Karnataka crisis reaches Supreme Court, after Congress, Kumaraswamy moves top court
Karnataka Assembly Floor Test: While Chief Minister Kumaraswamy and legislators slugged it out in the assembly during the debate on the trust motion, two cases were filed in the Supreme Court – one by the Congress and second by the chief minister.Updated: Jul 19, 2019 18:13 IST
The Karnataka political drama playing out in the assembly on Friday had a sideshow running in Supreme Court too. While Chief Minister Kumaraswamy and legislators slugged it out in the assembly during the debate on the trust motion, two cases were filed in the Supreme Court – one by the Congress and second by the chief minister.
The day’s recap first: The assembly missed the 1.30 pm deadline set on Thursday by Governor Vajubhai Vala as the chants of ‘Governor, go back’ rent the air.” This was followed by Vala sending a report to the Centre on the happenings in the assembly. He followed it up by setting a new deadline – end of the day – and Kumaraswamy urged the Speaker to protect him from the letter (he called it the ‘love letter’).
While all this was happening in Bengaluru, Karnataka Congress moved the first application in the Supreme Court contending that its July 17 order on the resignation of 15 rebel Congress-JD(S) MLAs was coming in the way of the party issuing whip to its legislators on the ongoing trust vote.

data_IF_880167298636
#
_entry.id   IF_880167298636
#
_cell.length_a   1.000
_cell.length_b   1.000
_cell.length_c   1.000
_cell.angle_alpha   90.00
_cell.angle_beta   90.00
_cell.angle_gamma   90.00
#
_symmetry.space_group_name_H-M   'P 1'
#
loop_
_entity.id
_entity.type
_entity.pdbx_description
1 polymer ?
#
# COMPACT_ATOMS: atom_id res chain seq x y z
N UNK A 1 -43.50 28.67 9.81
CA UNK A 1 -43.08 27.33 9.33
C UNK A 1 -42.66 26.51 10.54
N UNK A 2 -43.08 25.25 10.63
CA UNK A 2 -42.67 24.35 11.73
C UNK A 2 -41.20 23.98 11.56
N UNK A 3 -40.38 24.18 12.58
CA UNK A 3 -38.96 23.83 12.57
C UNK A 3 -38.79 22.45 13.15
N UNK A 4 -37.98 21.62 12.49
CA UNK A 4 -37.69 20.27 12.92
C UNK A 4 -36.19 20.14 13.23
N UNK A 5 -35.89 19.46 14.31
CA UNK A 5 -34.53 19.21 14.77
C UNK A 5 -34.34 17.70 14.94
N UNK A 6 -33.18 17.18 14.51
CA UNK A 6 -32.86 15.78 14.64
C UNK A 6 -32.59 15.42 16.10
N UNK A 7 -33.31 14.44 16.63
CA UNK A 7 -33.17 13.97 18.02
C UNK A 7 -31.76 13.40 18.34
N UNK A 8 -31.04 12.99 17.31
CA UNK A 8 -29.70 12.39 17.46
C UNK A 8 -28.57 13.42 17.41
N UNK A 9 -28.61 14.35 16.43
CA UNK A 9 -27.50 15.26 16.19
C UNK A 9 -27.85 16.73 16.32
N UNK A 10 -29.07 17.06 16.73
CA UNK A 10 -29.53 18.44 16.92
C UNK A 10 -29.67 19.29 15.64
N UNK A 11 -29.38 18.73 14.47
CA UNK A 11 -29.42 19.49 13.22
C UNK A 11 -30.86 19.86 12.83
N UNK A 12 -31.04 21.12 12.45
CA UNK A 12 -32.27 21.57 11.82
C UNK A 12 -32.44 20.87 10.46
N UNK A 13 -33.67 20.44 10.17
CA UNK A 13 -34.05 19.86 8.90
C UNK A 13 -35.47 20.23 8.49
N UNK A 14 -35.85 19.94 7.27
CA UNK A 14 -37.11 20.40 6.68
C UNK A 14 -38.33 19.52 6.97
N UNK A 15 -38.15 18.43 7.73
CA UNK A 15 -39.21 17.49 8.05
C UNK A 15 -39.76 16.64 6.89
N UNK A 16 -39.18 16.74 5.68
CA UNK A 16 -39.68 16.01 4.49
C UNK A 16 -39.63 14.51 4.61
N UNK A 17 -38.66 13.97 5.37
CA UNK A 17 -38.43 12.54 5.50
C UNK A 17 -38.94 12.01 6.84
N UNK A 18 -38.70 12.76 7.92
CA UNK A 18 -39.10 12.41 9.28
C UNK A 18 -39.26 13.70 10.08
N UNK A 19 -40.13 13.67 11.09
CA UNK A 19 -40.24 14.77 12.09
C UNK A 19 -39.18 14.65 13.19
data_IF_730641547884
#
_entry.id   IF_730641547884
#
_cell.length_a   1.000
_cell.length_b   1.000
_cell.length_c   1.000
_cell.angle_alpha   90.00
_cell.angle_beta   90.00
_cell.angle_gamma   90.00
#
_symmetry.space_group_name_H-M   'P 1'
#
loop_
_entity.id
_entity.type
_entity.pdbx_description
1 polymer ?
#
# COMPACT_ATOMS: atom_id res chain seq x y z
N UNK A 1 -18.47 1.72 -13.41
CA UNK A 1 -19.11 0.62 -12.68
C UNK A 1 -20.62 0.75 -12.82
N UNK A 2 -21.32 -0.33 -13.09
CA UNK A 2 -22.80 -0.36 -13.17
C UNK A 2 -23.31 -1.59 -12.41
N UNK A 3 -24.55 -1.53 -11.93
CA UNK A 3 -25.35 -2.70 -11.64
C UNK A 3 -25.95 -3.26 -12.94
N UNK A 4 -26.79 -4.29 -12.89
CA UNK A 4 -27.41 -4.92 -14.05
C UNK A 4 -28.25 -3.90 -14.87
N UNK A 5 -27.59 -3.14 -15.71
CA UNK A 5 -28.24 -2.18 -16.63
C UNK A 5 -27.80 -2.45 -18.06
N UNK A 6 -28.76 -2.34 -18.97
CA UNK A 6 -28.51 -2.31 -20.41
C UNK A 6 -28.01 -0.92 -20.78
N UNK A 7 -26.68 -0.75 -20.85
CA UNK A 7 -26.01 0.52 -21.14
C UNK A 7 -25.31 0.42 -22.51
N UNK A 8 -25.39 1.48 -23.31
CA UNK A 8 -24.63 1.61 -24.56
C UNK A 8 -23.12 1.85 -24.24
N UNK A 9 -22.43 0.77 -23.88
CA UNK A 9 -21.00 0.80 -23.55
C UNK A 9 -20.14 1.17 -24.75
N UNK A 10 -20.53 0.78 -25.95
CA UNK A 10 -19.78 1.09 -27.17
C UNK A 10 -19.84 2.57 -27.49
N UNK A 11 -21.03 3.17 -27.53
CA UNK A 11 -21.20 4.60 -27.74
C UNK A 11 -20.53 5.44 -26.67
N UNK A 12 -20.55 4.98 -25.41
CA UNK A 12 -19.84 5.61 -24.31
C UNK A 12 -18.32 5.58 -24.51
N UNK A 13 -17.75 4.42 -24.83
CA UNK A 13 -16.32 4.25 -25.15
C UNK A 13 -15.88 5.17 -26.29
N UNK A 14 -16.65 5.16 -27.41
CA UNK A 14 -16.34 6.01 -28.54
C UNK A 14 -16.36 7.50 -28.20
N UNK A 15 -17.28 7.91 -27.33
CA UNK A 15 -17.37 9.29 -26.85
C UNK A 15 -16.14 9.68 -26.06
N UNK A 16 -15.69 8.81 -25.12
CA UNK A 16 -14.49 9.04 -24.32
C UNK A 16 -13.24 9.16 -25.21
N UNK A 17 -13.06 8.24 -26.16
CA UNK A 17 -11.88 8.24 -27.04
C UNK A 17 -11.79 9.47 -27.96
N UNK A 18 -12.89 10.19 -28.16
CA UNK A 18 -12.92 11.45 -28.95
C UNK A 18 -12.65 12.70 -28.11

The application filed by Karnataka Congress chief Dinesh Gundu Rao sought clarification on the order which said the 15 rebel MLAs cannot be compelled to participate in the ongoing Assembly proceedings, saying that the direction compromises with the party’s right to issue whip.
It said the apex court order “whittles down” the power of a political party to issue whip to its MLAs as it has a constitutional right to do so and the court can’t restrict that.
The plea further stated that the order was passed without involving the Congress legislature party, which presently has 79 MLAs in the Karnataka Assembly.
On July 17, the apex court had said that 15 rebel Congress-JD(S) MLAs in Karnataka “ought not” to be compelled to participate in the proceedings of the ongoing session of the state Assembly and an option should be given to them as to whether they wanted to take part or stay out of it.
Chief Minister Kumaraswamy, moved the second application, making a similar point saying: “a political party has a constitutional right to issue a whip to its legislators. The exercise of this right is not circumscribed by any condition… or orders even prior to the issuance of the whip.”
The CM’s application further pleads that the Governor cannot set deadlines for the trust vote to be concluded when the confidence motion has already been initiated. “The debates on the motion are currently ongoing ... The Hon’ble Speaker has also opined that the Division will take place only at the end of the debate. In these circumstances the Hon’ble Governor cannot dictate to the House the manner in which the debate of the confidence motion has to be taken up.”
The present crisis was triggered by 16 MLAs — 13 from the Congress and three from JD(S) — quitting since July 7, pushing the coalition government to the brink of collapse. The rebels – one of whom returned to Bengaluru- are since holed up in a Mumbai hotel and completely incommunicado. Ruling coalition’s attempts to reach out to them have failed and multiple cases are before the Supreme Court in the matter.
(With agency inputs)